Emergency Funds for the Financial Flu
January 11, 2010
An emergency fund won’t prevent unpleasant things but it can make them much easier to live through. Warning, if you have a squeamish stomach this article isn’t for you.
Planning for Puke
For example, think back to the last time you had the stomach flu and when it first raised it’s ugly head. If you were at home, near your bathroom and in your pajamas you still felt sick but probably weren’t as miserable as you would have been in a place like a dirty truck stop bathroom stall.
In the comfort of you home, you probably made your own emergency plan as you felt the sickness progress:
- Carpet or towel on the floor in front of the commode so you wouldn’t have to kneel on hard bathroom floor
- Extra bowl in case you happened to be on the toilet when the puke came
- Long hair pulled back away from your face
- Bathroom fan was on to clear the air
- Glass of rinsing water within arms reach
- Kleenex to blow your nose afterwards
- Toothpaste already on the toothbrush
A stomach bug is an unpleasant experience, one that we don’t like to re-live, sorry if it’s kind of gross. However, all of those things I listed make the nasty experience a little easier to live through.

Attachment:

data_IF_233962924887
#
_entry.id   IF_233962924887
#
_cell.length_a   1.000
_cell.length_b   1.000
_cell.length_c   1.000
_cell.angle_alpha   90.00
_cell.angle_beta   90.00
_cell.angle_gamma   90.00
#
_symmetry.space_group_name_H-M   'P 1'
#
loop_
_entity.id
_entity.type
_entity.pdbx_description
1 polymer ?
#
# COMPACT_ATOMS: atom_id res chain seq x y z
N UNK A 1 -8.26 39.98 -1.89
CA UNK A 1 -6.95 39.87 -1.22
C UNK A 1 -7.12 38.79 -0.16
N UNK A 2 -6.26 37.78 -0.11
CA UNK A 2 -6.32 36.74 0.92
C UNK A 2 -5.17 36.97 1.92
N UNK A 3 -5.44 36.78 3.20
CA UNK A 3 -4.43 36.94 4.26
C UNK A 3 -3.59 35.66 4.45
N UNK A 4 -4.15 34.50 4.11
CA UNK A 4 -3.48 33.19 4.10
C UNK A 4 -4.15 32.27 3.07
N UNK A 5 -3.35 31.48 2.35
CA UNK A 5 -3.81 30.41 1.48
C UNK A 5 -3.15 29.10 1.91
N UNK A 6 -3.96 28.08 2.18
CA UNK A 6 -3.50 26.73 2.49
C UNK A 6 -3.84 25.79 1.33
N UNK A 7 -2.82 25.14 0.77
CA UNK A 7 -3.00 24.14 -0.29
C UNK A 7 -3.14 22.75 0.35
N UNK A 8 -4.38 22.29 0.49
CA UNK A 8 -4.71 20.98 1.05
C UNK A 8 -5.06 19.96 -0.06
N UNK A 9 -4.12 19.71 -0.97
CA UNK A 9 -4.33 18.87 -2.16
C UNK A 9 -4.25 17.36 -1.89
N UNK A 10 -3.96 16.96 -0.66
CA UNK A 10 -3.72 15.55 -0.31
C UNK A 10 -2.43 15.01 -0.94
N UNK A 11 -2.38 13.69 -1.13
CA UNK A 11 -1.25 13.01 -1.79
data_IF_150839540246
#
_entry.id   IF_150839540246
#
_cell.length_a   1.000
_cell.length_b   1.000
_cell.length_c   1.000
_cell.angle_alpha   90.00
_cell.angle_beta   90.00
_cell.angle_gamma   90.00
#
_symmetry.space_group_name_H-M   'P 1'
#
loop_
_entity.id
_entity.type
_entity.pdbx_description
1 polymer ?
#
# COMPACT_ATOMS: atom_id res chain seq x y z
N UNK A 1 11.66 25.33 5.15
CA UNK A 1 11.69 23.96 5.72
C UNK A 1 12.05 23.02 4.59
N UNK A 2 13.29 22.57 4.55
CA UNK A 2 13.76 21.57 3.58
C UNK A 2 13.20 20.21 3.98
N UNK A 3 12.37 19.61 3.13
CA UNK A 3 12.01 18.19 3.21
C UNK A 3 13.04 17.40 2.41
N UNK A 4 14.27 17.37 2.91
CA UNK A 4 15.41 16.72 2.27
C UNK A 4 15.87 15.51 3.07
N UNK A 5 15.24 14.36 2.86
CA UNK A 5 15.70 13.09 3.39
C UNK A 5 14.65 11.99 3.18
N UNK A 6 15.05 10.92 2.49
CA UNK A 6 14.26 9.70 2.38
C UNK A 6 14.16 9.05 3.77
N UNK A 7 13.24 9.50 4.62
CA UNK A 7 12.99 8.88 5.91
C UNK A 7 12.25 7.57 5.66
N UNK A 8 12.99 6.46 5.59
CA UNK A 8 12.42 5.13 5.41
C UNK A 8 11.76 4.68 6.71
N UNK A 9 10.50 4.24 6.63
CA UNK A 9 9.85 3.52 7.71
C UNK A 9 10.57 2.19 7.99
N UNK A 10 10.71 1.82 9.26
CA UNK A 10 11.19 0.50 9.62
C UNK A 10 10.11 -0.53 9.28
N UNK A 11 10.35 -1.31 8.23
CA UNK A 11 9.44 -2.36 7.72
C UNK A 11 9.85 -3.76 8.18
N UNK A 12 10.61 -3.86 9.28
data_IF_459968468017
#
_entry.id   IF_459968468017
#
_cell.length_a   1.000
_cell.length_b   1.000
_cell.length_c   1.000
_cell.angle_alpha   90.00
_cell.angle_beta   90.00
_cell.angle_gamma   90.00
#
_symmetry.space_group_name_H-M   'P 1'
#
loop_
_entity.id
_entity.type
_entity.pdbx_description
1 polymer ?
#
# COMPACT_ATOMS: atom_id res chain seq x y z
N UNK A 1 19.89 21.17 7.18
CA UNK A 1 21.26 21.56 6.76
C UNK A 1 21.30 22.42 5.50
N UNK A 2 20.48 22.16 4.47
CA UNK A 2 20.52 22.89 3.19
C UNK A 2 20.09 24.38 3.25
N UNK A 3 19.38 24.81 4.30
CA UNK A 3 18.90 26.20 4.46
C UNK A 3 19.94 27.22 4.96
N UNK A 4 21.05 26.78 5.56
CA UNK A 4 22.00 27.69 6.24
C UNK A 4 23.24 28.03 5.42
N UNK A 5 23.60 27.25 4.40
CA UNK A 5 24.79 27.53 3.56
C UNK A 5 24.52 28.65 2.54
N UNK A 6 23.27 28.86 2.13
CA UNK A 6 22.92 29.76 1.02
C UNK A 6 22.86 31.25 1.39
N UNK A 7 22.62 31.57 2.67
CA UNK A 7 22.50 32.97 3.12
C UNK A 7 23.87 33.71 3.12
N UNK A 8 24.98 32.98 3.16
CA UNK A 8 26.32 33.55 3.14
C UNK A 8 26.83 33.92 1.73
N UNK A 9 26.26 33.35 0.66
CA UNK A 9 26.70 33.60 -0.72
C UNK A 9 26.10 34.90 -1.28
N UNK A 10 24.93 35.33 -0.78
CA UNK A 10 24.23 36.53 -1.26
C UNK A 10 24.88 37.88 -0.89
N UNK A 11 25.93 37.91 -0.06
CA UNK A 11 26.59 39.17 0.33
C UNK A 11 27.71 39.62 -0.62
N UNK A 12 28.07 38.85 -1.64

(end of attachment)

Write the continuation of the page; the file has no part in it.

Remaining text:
Emergency Funds Ease the Pain
Obviously an emergency fund takes a little more preparation than the list above but it serves the same purpose. Inevitably we’ll all run into an unpleasant situation that we hadn’t planned on:
- Car breaks down
- Being laid off
- Unexpected medical expenses
- Furnace breaks mid-winter
These are really nasty things but if you have some money tucked away in an emergency fund it can help take the edge off the disaster. You still have to go through whatever crisis is unfolding but if you know that you have money to cover the cost, make a down payment, or even just get by in the mean time you’ll be much better prepared to handle the situation without having a nervous breakdown or losing your lunch.
All posts by Ben Edwards